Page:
I was at a conference a couple of years ago where the speaker, Reggie Joiner, gave out rubber bands to everybody in attendance. When he stepped on stage he instructed the audience to the throw the rubber bands at each other. There was plenty of laughter as rubber bands flopped against shoulders around the arena. He then instructed us to shoot the rubber band at the person seated next to us. Of course, he quickly took that instruction back before somebody got hurt. As Joiner moved on with his message, which was very good, this object lesson stuck with me. It illustrated well that where there is tension there is power.
Obviously, the power that is generated from places of tension can have, and has had, horrific effects on the people of the world. Wars break out because of tension. Bombs are dropped. Men and women kill each other, and children are orphaned and murdered. Eventually one side forces the other into submission, but nobody ever really wins. We all lose when tension leads to violent demonstrations of power.
It’s hard to stomach thoughts about the realities and effects of war. Unfortunately, it’s often easier than admitting that I am guilty of allowing personal tensions and frustrations with others – even my family and friends – to be unleashed in disgusting demonstrations of my own power as I put myself first above all else. I’ve hurt the people I say that I love on purpose. I have intentionally aimed to make others feel worthless compared to me. You have done it too. All that is left in the wake, when all of our power has been exerted and spent, is perpetual division, conflict, and brokenness.
Reggie Horne, in his message entitled Faith where he references the language of Fredrick Douglas, says “when we focus our faith on anything other than Jesus, we end up with a faith that leads to failure and defeat; a faith that will crush our souls and darken our minds.”
Here’s the thing, I’m not sure that we should make it our goal to just relieve tensions and lay down our rubber bands. I believe we were made for tension by being created by God to be unique and relational at the same time. You have your own gifts, talents, and skills, and we each have our own backgrounds and stories that give us different, but valuable, perspectives and insights. The idea shouldn’t be to make the tension disappear but to learn how to harness its generated power and aim it together instead of at each other. The only way that happens is if we keep our eyes on Jesus, submit ourselves to the Spirit, and strive together towards making Jesus known; that’s what we were made for.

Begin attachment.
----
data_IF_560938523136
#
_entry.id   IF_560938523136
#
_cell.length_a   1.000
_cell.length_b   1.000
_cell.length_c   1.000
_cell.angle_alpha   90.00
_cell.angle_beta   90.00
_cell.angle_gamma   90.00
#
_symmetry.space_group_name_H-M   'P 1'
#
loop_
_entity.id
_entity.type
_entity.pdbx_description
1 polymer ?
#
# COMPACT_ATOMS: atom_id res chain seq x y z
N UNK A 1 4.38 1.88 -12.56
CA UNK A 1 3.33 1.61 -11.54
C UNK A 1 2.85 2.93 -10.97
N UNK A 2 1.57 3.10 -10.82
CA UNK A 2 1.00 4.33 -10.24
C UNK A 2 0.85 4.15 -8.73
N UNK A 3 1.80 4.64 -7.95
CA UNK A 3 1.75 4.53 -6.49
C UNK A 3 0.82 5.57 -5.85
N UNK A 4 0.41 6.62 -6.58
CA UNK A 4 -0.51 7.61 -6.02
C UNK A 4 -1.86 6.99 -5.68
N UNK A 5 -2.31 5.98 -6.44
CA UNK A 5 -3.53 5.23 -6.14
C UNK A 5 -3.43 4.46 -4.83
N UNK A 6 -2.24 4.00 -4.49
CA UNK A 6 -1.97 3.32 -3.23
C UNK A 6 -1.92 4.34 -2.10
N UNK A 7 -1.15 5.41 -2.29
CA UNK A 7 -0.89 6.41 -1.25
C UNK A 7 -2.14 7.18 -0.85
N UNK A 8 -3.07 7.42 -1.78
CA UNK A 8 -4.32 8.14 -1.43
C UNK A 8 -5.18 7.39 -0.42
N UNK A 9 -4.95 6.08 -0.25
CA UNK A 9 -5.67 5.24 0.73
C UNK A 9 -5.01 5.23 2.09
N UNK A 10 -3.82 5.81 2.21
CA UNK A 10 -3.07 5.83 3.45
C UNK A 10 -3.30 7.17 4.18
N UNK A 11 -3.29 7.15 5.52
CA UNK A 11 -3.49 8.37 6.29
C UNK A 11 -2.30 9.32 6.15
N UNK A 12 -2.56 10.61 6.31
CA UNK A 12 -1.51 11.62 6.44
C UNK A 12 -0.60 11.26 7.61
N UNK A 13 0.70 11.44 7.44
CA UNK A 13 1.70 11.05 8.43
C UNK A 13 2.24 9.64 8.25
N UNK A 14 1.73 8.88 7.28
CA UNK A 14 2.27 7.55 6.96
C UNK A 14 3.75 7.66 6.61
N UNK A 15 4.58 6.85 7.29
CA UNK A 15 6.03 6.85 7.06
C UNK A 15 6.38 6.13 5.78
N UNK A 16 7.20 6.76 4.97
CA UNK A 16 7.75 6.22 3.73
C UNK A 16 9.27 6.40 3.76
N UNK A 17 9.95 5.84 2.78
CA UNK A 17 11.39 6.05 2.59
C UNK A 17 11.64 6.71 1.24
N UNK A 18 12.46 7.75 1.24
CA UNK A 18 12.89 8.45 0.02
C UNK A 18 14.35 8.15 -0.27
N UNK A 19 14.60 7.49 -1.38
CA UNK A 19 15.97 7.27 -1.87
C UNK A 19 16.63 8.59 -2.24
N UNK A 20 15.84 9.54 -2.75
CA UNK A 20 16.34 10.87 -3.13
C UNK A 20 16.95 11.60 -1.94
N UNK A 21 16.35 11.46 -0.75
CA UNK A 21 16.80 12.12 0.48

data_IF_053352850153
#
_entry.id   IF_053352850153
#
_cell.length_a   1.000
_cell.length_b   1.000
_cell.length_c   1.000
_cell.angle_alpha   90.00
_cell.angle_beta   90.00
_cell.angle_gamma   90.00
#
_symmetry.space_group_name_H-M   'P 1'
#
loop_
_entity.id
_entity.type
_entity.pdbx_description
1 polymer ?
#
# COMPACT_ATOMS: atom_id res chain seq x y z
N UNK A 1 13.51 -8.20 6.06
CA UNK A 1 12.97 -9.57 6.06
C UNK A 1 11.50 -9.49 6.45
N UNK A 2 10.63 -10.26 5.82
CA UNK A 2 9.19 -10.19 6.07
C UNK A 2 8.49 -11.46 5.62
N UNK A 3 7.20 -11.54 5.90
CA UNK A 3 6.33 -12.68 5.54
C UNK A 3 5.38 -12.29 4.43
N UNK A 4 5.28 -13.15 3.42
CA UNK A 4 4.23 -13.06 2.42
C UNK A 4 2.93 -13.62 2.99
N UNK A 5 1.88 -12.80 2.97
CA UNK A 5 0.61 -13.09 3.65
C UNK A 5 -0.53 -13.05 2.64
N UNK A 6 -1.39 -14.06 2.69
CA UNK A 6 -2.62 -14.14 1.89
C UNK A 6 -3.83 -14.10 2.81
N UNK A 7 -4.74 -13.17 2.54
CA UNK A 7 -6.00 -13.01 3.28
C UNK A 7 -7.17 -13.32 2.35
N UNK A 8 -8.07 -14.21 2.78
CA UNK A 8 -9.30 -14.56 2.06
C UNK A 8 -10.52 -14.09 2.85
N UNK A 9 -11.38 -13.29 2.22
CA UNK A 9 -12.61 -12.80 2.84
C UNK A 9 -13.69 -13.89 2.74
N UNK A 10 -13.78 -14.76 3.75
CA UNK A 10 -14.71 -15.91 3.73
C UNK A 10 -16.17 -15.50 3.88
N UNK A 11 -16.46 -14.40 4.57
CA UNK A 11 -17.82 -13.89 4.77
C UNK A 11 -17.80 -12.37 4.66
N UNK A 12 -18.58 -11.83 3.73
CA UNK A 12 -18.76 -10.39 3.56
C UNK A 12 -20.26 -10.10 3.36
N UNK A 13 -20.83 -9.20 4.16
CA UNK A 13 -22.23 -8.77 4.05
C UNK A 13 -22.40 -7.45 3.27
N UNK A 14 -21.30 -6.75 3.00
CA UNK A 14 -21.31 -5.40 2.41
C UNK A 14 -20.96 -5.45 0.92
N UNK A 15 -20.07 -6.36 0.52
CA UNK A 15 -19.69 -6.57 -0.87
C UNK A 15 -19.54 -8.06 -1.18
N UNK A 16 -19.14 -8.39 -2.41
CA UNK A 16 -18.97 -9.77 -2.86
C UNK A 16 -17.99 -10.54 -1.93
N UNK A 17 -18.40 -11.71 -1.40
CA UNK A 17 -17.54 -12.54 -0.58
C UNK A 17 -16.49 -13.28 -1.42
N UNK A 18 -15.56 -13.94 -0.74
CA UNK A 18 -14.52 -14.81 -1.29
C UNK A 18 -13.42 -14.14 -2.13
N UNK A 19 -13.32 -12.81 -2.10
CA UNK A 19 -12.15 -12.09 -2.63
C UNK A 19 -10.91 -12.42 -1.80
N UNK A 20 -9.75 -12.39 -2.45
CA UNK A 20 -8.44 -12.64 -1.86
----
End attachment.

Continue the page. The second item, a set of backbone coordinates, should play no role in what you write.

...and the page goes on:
A few months ago Chip and Joanna Gaines, from the HGTV show Fixer Upper, received some negative press because of their countercultural beliefs regarding homosexuality. They let the dust settle a bit before Chip published a blog post responding to the tension that had arisen. Here is a quote from Chip’s post that I found encouraging:
“If your position only extends love to the people who agree with you, we want to respectfully challenge that position. We propose operating with a love so real and true that you are willing to roll up your sleeves and work alongside the very people that are most unlike you. Fear dissolves in close proximity. Our stereotypes and vain imaginations fall away when we labor side by side” (emphasis added).
He is picking up on the language that Paul uses in Philippians 1:27-28; “Only let your manner of life be worthy of the gospel of Christ, so that whether I come and see you or am absent, I may hear of you that you are standing firm in one spirit, with one mind striving side by side for the faith of the gospel, and not frightened in anything by your opponents.”
Church, our culture desperately needs the unifying power of Jesus. If we are going to take the gospel to them then we first need to see that we were created, and have been called, to work together to make Jesus known. Paul gives us a good place to start in Philippians 2:3-4 on; “Do nothing from selfish ambition or conceit, but in humility count others more significant than yourselves. Let each of you look not only to his own interests, but also to the interests of others.”
Something big happens when we lean into each other for the sake of the gospel. Consider the Jerusalem Council of Acts 15 or Paul confronting Peter in Galatians 2. There are many places where tensions rose in the New Testament church, but as they looked to Jesus and pressed in by the Spirit, the gospel advanced to the nations.
What would happen today if we humbly looked to Jesus and leaned into the tension together in our homes, in our DNA’s and missional communities, and in our church?
Over the next few weeks we will talk more about handling our tensions and conflicts, the importance of listening to the perspectives of others, and how to strategically aim our rubber bands together to proclaim the gospel loudly.
For today, may we pray and find resolve to lean in together and to be found “striving side by side for the faith of the gospel.”